Who Is Sufficient?

A few nights ago Linda and I were in our living room when we heard a “bang”! The electricity in the neighborhood went out, so we lit some candles. A while later the electric company fixed the problem and on went the lights. When we lose power it reminds us of how important power is.

The apostle Paul’s life and ministry was a testimony to God’s power. In Galatians 1:15,16 Paul recorded God’s calling: “But when it pleased God, who separated me from my mother’s womb and called me through His grace, to reveal His Son in me, that I might preach Him among the Gentiles, I did not immediately confer with flesh and blood…”

Notice that salvation involves more than missing hell and gaining heaven. God intends to reveal His Son in and through the believer (Rom. 8:29). This process of sanctification should not be limited to personal development. God has commissioned us; we are to be disciplemakers. Paul accepted this mandate, “…that I might preach Him (Christ) among the Gentiles” (v. 16b). We are to be growing in spiritual maturity and faithfully using our gifts and opportunities to spread the gospel. When we grasp this high calling, how can we help but sigh, “And who is sufficient for these things?” (2 Cor. 2:16).

Scripture also testifies that the apostles were energized to fulfill God’s will: “He (the Holy Spirit) who worked effectively in Peter for the apostleship to the circumcised also worked effectively in me toward the Gentiles (Gal. 2:8). Paul and Peter had tremendously fruitful ministries because they were clean and yielded vessels for God; they were empowered for His sovereign purposes.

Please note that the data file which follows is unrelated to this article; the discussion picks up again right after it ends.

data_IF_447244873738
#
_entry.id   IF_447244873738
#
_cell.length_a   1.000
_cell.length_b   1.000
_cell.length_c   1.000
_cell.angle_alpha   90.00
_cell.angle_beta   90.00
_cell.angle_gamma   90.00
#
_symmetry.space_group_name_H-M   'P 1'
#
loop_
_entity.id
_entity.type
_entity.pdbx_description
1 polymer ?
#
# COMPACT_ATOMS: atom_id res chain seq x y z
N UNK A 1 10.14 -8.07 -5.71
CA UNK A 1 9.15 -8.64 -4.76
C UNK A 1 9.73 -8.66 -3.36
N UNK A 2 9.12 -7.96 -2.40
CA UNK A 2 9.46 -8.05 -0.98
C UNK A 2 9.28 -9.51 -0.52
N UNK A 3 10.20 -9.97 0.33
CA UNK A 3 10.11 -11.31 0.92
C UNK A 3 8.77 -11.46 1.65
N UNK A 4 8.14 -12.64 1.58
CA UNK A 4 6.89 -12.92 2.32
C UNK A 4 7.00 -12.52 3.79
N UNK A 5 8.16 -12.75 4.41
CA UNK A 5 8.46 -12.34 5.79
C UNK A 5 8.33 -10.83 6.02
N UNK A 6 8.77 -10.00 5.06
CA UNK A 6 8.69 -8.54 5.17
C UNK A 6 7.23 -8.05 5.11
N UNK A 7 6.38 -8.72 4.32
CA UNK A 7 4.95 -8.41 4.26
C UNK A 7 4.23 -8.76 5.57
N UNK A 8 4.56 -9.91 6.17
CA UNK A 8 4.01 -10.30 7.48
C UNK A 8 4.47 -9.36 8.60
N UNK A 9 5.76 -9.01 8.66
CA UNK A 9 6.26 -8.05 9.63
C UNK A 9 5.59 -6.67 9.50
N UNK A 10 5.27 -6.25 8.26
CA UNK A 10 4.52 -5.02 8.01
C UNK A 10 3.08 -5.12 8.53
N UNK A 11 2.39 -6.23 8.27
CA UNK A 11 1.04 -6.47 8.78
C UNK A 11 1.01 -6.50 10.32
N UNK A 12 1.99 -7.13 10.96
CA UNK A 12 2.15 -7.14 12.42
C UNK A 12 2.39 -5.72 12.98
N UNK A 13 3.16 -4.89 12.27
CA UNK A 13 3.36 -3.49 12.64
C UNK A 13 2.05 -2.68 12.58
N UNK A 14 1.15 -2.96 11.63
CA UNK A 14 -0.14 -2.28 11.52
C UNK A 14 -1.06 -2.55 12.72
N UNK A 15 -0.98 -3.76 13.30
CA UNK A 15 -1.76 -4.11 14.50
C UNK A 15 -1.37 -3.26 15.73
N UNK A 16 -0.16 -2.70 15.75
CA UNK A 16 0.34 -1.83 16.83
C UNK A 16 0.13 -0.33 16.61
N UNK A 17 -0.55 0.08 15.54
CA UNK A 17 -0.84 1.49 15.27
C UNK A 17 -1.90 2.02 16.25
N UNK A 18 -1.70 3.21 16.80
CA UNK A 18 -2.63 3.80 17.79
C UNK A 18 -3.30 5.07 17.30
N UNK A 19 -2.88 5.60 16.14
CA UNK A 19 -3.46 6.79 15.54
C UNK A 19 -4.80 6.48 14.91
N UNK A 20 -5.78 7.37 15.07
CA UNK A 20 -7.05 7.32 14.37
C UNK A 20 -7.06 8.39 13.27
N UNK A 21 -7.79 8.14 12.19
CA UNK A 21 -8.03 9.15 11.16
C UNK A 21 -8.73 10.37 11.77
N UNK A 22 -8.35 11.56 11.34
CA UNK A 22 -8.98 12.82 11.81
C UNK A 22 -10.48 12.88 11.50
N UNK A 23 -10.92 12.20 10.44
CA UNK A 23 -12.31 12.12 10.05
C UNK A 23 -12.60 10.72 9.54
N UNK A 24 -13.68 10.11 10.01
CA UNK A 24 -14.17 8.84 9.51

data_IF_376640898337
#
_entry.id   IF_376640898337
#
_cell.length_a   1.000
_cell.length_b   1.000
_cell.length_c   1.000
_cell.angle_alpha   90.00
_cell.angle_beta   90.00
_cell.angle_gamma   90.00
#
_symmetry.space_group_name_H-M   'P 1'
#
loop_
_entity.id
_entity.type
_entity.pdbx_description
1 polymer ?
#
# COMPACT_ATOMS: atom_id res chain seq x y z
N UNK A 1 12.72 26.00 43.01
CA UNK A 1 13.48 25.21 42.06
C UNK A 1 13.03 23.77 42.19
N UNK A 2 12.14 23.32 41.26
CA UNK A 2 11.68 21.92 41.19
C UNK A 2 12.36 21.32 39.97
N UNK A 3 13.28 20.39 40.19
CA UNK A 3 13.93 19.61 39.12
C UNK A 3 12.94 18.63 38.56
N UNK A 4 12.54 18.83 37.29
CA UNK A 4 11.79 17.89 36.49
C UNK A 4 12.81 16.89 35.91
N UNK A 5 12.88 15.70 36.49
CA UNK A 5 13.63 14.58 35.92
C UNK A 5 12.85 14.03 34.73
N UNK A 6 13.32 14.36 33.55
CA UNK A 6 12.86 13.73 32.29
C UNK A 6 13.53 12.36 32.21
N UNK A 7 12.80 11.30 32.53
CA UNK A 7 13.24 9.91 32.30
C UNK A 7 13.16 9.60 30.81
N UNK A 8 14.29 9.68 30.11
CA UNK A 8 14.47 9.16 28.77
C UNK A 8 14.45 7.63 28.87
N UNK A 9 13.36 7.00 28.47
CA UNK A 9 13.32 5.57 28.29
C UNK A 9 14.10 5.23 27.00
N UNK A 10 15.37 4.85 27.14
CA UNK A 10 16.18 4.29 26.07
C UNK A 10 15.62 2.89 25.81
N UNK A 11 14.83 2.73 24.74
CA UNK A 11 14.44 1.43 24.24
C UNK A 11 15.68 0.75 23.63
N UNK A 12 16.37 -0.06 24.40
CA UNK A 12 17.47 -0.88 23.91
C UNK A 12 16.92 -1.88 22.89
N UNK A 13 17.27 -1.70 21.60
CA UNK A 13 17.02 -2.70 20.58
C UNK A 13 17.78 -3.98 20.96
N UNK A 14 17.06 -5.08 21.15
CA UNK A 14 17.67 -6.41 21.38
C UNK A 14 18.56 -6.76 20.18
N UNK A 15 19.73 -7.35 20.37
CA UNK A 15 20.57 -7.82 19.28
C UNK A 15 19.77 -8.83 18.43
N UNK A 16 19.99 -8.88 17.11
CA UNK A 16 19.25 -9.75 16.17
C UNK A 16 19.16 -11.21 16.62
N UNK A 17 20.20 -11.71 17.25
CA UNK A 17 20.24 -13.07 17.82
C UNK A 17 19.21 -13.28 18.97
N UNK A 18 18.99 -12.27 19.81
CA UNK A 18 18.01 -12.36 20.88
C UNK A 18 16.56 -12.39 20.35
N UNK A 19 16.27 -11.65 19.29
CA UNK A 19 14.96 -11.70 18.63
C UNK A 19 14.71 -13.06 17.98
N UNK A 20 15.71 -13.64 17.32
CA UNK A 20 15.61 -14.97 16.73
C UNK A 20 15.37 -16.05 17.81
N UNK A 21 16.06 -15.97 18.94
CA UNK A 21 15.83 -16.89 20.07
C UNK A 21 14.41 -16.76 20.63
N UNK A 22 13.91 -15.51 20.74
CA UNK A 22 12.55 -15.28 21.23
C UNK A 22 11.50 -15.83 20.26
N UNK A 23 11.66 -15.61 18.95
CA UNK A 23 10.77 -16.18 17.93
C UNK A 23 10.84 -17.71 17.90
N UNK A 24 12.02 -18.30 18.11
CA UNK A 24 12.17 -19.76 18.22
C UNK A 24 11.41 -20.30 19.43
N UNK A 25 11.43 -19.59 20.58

How can we fulfill God’s plan for our lives? We must learn again and again that God’s strength is made perfect in our weakness. Selwyn Hughes, of Crusade for World Revival, echoed this vital lesson: “It is noteworthy that throughout the ages God’s greatest servants have made clear that their success was due not to their own efforts but to the grace that God imparted to them … I have seen Christians suffer a breakdown as a result of trying to live the Christian life in their own strength. We live dangerously when we try to do Christ’s work using natural energy alone. On one occasion I was present at a dinner given in honour of a certain bishop. During the after-dinner speeches I heard a layman make a terrible blunder when he declared: ‘Bishop, we are both doing God’s work; you in your way, and I in His.’ Question yourself at this very moment and ask: Am I doing God’s work in my own way or in His? ‘A Christ not in us, imparting His grace to us,’ said the great preacher William Law, ‘is the same as a Christ not ours’ … Is this why so many of us fail to go as deeply with God as we ought? We have received Christ but we do not allow Him to diffuse Himself through all our faculties, to animate us with His life and Spirit.”[1]

Have you been you frustrated by a “power shortage”? Acknowledging your inability is a huge step toward counting on God’s strength in and through you.

Our Father, we join the ranks of our brothers and sisters who have confessed their lack of spiritual power. Teach us to claim Your truth and trust Your promises. We choose to abide in Christ so that Your Spirit may supernaturally bear fruit through our lives. In Christ’s mighty name, amen.


[1] Selwyn Hughes, E.D.W.J., 1/14/95. Crusade for World Revival

Second edition of this article.

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Copyright, John Woodward. Permission is granted to reprint this article for non-commercial use. Scripture quotations (unless indicated otherwise) are from The Holy Bible, New King James Version © 1982 by Thomas Nelson, Inc.

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